Saturday Morning Tracks

Basic 4-In-HandP. L. Grove, clinician (Repeat from Friday am)
Learn the basics of the 4-in-Hand technique from the President-Elect of Handbell Musicians of America. P.L. Grove will take you through, step-by-step, e.g., how to hold the bells, when to use Shelley vs. 4-in-Hand and how to select your primary and secondary bell. Not only that, you will go beyond the basics into some music examples to show you how to save your hands and be true to the music.

Intermediate Solo RingingLinda Krantz, clinician
So, you’ve mastered weaving and passing and are enjoying playing solos. What’s next? Traveling 4iH! The perfect melding of weaving and 4iH, this class will teach you the ins and outs of Nancy Hascal’s famed traveling four-in-hand style of solo ringing. We will also look at rehearsal techniques and performance issues, ensuring a confident performance. Be prepared to up your game!!! The required pre-requisite is a working knowledge of weaving and the ring/knock (push) method of 4iH.

What is With all the Dots and Words on This PageMichael Glasgow, clinician
Rhythm Is Gonna Get You
— Michael will begin this track with an addictive rhythm game, and lead participants through various drill sessions to help fire up those rhythm skills so you’ll be a far out hot-rodder. Group and individual (for those brave cats) rhythmic sightreading will be experienced, as will the multitude of dots, ties, tuplets and syncopation. You’ll explore mixed meter, so that things like 7/8 time won’t make you want to cut out of the music scene!
Performance Markings — How do you follow all those extra markings on the page? Well, Michael will clue you in. Where to go when you see a repeat sign, 1st ending, 2nd ending, coda, etc. It will all get laid out in way that’s easy as pie to follow.

Handbell Maintenance — All Makes WelcomeChristine Anderson & Derek Nance, clinicians
Like any cool 50’s automobile, when you rotate the tires and change the fluids on a regular basis the life of your cruising days will be extended. So, it is with handbell maintenance … regular attention to items that may be too loose or too tight, cracked, worn or even dull, will help keep your bells in running order, not to mention the life-long wear of many miles of notes! All makes are welcome here — Malmark and Schulmerich. Bring your ailing bells and questions and we will show you how to fix the problems, and give you ideas you won’t hear anywhere else!

Tone Chime Materials and Techniques for Children — A Musical, Colorful, Creative Path for Developing a Tone Chime Ensemble  — Dr. Ginger Covert Colla, clinician
This interactive, hands-on session will focus on innovative teaching techniques for playing tone chimes and fostering musical literacy for children. The session will introduce the world of Rainbow Solfège, a unique visual, auditory and kinesthetic method for teaching tone chimes. This session will enable directors to discover the power inherent in adding colors specific to their function within the diatonic system to their collection of effective teaching tools.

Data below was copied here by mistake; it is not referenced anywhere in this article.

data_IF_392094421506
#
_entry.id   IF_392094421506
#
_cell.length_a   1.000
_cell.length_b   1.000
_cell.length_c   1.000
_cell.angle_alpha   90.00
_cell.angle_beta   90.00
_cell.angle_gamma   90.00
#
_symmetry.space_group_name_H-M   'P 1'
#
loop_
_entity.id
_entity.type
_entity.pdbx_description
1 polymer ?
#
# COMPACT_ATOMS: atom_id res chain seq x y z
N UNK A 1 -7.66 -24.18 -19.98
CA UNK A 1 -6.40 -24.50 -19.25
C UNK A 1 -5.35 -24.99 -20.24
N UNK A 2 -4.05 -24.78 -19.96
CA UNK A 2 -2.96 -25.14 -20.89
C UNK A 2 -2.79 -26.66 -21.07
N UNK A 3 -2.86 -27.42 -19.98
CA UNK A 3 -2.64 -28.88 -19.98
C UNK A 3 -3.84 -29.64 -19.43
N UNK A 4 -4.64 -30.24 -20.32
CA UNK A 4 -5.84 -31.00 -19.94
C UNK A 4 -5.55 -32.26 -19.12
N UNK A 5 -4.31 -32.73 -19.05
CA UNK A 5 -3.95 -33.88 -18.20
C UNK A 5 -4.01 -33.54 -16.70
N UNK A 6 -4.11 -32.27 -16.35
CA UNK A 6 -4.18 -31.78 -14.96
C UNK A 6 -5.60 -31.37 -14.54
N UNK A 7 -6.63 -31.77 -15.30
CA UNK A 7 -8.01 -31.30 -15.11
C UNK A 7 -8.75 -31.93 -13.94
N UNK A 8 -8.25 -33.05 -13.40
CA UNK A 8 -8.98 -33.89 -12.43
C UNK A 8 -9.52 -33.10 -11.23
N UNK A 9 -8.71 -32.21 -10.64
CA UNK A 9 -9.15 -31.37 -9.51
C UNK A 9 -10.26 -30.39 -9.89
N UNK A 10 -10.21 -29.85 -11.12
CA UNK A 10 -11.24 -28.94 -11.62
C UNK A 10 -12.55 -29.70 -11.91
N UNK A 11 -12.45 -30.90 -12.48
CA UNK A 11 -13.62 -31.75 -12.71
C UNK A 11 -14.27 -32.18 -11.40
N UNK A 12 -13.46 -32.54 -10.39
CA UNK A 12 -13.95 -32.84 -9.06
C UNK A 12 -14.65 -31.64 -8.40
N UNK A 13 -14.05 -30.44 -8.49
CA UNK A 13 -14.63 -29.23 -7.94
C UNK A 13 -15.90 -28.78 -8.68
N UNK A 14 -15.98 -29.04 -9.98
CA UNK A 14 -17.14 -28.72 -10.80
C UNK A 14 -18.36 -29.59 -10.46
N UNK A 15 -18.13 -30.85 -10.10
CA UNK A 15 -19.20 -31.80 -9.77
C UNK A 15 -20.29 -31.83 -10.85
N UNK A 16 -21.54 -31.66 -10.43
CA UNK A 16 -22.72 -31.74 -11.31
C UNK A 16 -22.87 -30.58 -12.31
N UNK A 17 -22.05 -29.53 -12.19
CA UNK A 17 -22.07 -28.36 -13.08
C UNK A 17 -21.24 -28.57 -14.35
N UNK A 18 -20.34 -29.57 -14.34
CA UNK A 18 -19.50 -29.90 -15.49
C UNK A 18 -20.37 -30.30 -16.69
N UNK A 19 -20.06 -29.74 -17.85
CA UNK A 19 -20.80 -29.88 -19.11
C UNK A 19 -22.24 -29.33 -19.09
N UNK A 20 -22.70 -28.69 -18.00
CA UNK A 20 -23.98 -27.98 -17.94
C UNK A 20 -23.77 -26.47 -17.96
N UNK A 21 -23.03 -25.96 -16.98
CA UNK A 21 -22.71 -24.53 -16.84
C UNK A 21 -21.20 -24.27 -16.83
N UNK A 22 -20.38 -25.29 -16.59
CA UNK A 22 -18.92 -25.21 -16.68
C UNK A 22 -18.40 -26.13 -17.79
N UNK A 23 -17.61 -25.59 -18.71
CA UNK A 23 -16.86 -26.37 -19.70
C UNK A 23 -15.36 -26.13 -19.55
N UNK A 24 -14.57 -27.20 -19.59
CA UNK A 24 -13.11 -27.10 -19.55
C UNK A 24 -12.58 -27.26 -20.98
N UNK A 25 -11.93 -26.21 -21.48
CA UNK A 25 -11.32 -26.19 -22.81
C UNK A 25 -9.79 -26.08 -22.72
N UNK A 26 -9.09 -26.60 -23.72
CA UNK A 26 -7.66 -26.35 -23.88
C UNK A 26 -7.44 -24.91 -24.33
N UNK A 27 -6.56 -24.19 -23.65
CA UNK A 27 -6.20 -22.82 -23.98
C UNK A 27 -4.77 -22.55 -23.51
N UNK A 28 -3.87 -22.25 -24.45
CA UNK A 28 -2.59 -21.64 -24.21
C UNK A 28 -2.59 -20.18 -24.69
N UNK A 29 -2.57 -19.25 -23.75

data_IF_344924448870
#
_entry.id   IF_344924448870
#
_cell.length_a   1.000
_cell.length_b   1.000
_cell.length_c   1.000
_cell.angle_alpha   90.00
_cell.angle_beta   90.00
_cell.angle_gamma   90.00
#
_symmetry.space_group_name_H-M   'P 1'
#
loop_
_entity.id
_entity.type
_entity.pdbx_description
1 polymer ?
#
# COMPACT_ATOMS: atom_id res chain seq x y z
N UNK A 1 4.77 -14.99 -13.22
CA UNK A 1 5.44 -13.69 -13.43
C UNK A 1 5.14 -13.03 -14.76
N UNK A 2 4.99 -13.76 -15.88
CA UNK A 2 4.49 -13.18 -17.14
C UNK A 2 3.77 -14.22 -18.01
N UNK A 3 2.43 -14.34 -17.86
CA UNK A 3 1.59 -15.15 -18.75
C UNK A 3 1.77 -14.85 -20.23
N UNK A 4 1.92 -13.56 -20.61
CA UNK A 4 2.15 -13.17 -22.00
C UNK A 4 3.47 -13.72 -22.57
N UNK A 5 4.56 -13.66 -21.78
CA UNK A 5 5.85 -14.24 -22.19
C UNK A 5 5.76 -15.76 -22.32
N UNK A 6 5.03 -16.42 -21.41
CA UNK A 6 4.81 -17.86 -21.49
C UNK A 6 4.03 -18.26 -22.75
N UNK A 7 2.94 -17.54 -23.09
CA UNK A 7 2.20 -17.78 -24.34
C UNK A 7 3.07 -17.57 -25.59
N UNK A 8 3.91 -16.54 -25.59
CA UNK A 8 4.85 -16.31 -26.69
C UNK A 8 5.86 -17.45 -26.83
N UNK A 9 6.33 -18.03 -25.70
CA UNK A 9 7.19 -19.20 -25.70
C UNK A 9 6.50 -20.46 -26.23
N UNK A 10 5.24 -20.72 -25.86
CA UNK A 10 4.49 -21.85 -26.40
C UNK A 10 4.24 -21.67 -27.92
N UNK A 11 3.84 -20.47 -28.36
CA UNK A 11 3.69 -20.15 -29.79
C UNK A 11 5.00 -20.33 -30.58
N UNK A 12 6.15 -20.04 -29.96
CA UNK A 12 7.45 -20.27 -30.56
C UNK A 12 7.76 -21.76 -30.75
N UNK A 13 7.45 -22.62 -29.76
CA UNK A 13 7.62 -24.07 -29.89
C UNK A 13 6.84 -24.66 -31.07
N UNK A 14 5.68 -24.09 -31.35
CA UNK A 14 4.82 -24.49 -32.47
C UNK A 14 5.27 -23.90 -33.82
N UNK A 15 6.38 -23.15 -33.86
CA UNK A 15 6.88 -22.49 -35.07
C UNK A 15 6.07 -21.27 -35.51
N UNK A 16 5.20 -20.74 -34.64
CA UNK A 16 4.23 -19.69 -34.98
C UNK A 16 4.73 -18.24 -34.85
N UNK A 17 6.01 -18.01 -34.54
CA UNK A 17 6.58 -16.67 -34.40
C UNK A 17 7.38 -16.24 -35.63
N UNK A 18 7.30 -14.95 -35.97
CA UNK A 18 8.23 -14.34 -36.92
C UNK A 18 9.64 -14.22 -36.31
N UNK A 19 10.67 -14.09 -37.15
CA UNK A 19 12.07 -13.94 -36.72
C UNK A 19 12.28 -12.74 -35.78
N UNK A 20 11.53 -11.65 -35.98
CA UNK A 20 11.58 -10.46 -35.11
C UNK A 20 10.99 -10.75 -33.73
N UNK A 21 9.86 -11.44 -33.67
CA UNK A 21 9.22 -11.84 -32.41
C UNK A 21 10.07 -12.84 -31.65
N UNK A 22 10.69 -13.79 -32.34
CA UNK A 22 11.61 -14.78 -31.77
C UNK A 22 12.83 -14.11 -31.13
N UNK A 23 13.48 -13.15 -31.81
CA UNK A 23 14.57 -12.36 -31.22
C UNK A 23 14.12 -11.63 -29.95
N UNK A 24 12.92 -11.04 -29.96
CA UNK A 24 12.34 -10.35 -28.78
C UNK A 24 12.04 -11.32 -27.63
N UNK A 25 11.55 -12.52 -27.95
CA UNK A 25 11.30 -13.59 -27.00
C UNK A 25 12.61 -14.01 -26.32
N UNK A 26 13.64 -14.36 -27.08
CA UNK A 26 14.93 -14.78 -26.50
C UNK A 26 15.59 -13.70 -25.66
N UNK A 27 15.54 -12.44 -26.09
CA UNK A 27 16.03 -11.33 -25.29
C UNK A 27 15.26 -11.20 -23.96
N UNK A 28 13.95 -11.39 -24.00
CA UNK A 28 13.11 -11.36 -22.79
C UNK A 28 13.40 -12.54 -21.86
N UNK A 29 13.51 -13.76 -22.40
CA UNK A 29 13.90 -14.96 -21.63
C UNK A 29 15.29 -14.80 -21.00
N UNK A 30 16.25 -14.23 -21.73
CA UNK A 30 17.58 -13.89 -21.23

Applying Principles of Music Therapy and Behavioral Science to Rehearsals — Intermediate DirectingMartin Morley, clinician
What is music therapy? How do you teach a pigeon to bowl? And what do these things have to do with me as a handbell director? This class is good for everyone from beginning director to experienced pro.

The Basics and BeyondMichéle Sharik, clinician (Repeat from Friday am)
Whether you are a brand new beginner or a veteran, this session will teach (or remind) you what to do before you ever pick up a bell or chime. Ringers will be introduced to the Three S’s: Stance, Seat and Stroke, and will focus on developing a relaxed ringing style to help control the bell, ring dynamically and make beautiful music.
So now you can ring and damp. Can you martellato? Tap pluck? Thumb damp? Make it sing? The second half of this track will focus on how to execute these special techniques and more, including shake, swing, gyro, echo, vibrato, and even a ring touch that won’t leave a mark! We’ll also learn the notation indicators for these techniques and which work (and how to modify them) for handchimes.

All Ring 3 for the Rabid Handbell RingerKimberly Strepka, clinician
If you just can’t get enough of playing handbells — this class is for you! In All Ring 3, you will have the chance to ring through several pieces, Level 3–4. You will get to brush up on your sight-reading skills and really enjoy ringing with a variety of ringers. Participants must bring a binder and gloves, music will be provided when you get there. Please note that that there is an extra charge of $20 in this track for the music so you can mark your music and it and it will be yours to keep.

Saturday Afternoon Tracks